Four years later, Burrows was an Army platoon leader headed to Iraq, responsible for forty men and women and far away from the athletic fields, classrooms, and campus spaces that had been a far less turbulent setting for her maturation as a leader.

I’ve learned a great deal from my experiences in the military and what sticks out the most is leadership,” says Burrows, a Captain who has completed seven years in the service and endured two combat deployments to the Middle East. “Young Army officers are purposefully introduced to the military by a sort of ‘baptism by fire.’ My particular experience was taking charge of a platoon of 40 soldiers as a 22-year-old lieutenant and leading them through a yearlong deployment to Iraq.

Burrows believes she was ready for the challenge, though, with her experiences at nhs and Colby tucked away in her toolbox. A class president, standout athlete, and exemplary student during her time at New Hampton who won the Meservey Medal, Alicia tackled leadership roles and responsibility from a young age.

“Fortunately, my preparation for that moment began years ago right here at New Hampton School,” Burrows told New Hampton School graduates in May 2011.

Now a full-time student at the College of William & Mary’s Mason School of Business, pursuing a Master’s in Business Administration, Burrows appreciatively looks back on her service thus far. With all the challenges that come with a military life, there are also the opportunities for travel and exploration. Alicia calls living in Germany for five years and traveling throughout Europe her biggest thrill. Now she’s taking advantage of the educational benefits of the armed services.

For Burrows, military service began as something to keep her personal grade book filled, but morphed into something more holistic in its meaning.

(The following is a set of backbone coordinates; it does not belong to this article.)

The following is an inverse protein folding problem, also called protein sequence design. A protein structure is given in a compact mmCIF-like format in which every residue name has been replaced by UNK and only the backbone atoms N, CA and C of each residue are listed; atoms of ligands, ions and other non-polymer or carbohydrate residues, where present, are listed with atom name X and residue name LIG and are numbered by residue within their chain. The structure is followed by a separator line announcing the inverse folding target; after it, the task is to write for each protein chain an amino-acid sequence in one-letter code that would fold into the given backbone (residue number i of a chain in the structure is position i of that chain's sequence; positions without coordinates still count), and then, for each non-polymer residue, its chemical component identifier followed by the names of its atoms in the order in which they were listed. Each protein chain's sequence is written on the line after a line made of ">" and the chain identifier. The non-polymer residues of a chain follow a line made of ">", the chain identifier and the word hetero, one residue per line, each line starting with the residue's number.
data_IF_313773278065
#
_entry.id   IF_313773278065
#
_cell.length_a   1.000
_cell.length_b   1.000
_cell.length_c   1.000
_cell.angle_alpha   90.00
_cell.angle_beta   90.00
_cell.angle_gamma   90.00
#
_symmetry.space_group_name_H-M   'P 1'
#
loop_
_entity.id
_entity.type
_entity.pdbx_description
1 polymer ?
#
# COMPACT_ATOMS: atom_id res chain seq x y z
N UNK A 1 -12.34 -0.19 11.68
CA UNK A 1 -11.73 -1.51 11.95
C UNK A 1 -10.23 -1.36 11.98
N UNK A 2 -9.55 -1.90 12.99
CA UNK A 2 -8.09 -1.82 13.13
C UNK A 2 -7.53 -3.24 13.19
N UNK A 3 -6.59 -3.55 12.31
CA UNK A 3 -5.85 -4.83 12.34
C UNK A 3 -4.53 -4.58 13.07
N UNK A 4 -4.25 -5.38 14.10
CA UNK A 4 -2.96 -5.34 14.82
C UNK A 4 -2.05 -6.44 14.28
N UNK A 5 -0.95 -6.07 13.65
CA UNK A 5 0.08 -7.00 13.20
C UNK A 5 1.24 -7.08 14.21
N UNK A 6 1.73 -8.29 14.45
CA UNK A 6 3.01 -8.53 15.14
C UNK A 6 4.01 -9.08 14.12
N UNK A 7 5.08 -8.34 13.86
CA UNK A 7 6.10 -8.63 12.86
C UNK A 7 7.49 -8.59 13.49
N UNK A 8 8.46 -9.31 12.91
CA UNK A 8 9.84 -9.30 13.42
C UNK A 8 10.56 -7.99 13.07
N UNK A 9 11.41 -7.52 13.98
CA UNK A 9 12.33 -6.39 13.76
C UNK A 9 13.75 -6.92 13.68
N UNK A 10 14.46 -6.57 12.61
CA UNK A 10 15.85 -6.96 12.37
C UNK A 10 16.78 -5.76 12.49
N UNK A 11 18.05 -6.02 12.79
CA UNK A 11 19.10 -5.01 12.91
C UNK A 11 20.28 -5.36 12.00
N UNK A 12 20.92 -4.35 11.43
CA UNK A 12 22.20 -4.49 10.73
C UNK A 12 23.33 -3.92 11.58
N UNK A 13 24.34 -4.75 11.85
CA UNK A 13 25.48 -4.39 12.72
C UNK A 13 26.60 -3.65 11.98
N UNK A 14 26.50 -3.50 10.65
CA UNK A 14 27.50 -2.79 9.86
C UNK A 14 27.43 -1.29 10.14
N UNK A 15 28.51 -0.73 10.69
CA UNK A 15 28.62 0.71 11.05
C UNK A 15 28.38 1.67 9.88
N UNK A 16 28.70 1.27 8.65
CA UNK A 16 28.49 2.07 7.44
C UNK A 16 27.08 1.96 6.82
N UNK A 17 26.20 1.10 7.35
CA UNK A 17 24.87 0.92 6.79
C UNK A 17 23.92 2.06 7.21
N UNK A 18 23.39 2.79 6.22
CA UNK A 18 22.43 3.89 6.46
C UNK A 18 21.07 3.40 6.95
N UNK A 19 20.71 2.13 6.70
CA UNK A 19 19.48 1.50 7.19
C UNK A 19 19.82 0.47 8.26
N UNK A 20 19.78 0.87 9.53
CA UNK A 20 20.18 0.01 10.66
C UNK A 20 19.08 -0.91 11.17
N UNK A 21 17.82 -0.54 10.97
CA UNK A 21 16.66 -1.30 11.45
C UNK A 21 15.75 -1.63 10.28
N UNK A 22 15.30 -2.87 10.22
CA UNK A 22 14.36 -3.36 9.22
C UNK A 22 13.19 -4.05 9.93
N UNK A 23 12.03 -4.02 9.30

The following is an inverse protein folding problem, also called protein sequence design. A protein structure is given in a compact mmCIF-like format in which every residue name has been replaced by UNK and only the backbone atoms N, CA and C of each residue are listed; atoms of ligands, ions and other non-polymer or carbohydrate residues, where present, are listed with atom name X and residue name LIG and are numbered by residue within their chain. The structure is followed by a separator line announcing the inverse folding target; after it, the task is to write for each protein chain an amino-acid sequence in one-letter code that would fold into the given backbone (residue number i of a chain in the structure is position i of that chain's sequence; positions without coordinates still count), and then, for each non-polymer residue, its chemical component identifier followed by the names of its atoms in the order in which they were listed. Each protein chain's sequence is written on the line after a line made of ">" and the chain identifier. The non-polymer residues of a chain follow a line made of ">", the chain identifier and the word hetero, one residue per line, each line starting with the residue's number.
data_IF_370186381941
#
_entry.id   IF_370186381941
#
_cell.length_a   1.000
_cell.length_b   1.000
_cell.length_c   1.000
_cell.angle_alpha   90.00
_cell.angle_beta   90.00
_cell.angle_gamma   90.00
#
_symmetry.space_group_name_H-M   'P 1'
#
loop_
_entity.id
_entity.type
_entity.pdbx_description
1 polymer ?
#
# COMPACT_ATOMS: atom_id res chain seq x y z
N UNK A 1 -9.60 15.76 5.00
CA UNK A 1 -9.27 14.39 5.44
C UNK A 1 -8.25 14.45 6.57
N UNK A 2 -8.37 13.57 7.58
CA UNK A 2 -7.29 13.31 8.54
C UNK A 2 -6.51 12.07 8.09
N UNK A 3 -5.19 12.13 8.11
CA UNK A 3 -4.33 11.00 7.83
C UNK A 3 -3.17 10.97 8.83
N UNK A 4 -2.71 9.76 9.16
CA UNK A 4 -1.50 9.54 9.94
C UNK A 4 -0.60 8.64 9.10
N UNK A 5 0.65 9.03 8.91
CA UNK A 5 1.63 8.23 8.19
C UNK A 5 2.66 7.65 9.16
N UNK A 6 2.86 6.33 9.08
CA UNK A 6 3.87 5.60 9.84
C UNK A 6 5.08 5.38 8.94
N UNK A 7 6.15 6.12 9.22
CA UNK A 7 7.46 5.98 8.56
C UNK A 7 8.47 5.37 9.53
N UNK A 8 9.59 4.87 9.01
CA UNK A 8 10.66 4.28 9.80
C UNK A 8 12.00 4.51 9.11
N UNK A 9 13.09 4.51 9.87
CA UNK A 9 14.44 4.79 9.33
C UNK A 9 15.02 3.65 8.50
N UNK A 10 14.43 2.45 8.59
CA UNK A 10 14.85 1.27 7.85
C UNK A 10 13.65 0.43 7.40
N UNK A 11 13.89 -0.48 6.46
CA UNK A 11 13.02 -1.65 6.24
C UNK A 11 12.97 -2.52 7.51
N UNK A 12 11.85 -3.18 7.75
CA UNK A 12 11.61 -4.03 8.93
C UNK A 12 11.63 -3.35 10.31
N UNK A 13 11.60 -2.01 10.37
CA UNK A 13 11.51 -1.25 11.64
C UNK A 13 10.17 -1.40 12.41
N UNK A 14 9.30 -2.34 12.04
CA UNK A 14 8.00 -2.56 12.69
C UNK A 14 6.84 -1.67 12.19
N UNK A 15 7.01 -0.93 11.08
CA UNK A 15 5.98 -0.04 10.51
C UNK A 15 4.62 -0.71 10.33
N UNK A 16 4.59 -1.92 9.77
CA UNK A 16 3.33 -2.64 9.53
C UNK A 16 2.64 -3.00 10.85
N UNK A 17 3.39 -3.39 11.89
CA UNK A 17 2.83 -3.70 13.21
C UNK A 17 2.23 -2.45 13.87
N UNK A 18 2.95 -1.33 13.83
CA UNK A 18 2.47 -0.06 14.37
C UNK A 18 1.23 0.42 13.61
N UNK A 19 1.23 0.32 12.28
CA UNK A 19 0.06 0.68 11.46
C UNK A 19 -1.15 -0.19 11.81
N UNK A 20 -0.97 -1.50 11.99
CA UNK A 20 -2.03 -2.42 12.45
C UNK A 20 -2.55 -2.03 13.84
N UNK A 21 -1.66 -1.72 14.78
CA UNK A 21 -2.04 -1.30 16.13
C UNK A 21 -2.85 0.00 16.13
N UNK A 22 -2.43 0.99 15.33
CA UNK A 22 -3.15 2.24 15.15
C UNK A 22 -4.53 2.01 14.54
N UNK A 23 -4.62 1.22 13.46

“I initially joined the Army Reserves in college because I wanted a challenge,” says Burrows, who remains on active duty as a full-time student and will return to Army responsibilities next summer. “At the time I had no plans to serve on active duty, but then 9/11 happened shortly after I completed basic training. Unsure about my post-college career plans and with my country at war, I decided to pursue and accept an ROTC scholarship for active duty service.”

Yes, Alicia Burrows’ plans changed, and with it, so did the good fortune of the United States Army.

Veteran Robert Galletly
Robert C. Galletly ’42 (back row, third from left) and the crew of the B-24 Liberator “The Brat,” circa 1944. Galletly was a pilot in the 454th Bombardment Wing. He survived the war and passed away in 2007.

Robert Crum ’59

Robert Crum ’59 uttered revealing words to Private David Dolby as he passed away at the age of twenty-six from multiple bullet wounds in the Central Highlands of South Vietnam on May 21, 1966.

“How are my men? How are my men?” On that horrific day, Lieutenant Crum and his Army platoon walked into an ambush of almost insurmountable circumstances, and on that day Crum, with his final words, continued to exhibit the character that made him a respected student at New Hampton School, a caring family member, and an enigmatic college-educated officer among teenage soldiers.

In a detailed chapter of S.L.A Marshall’s Battles in the Monsoon: Campaigning in the Central Highlands, Vietnam, 1966, Crum’s final day is detailed, painting a picture of Dolby’s courage and Crum’s leadership under fire. Awarded the Purple Heart as well as the Silver Star and Vietnam Gallantry Cross with Palm, posthumously, Crum was first shot in the shoulder on that day in Binh Dinh Province before suffering fatal wounds. According to firsthand accounts, “he continued to direct his men to cover the personnel in the area who had become casualties, demonstrating his fearlessness and courageous leadership to his men.”

While the chapter in Battles in the Monsoon chronicles the manner in which Dolby selflessly charged up a hill and tried to protect his platoon’s casualties from a barrage of gunfire, it also elucidates the magnitude of Crum’s leadership. Providing guidance to the end, Crum recognized that the unlikely position of machine gunner, Dolby, was the man who needed to make the strategic decisions for the platoon.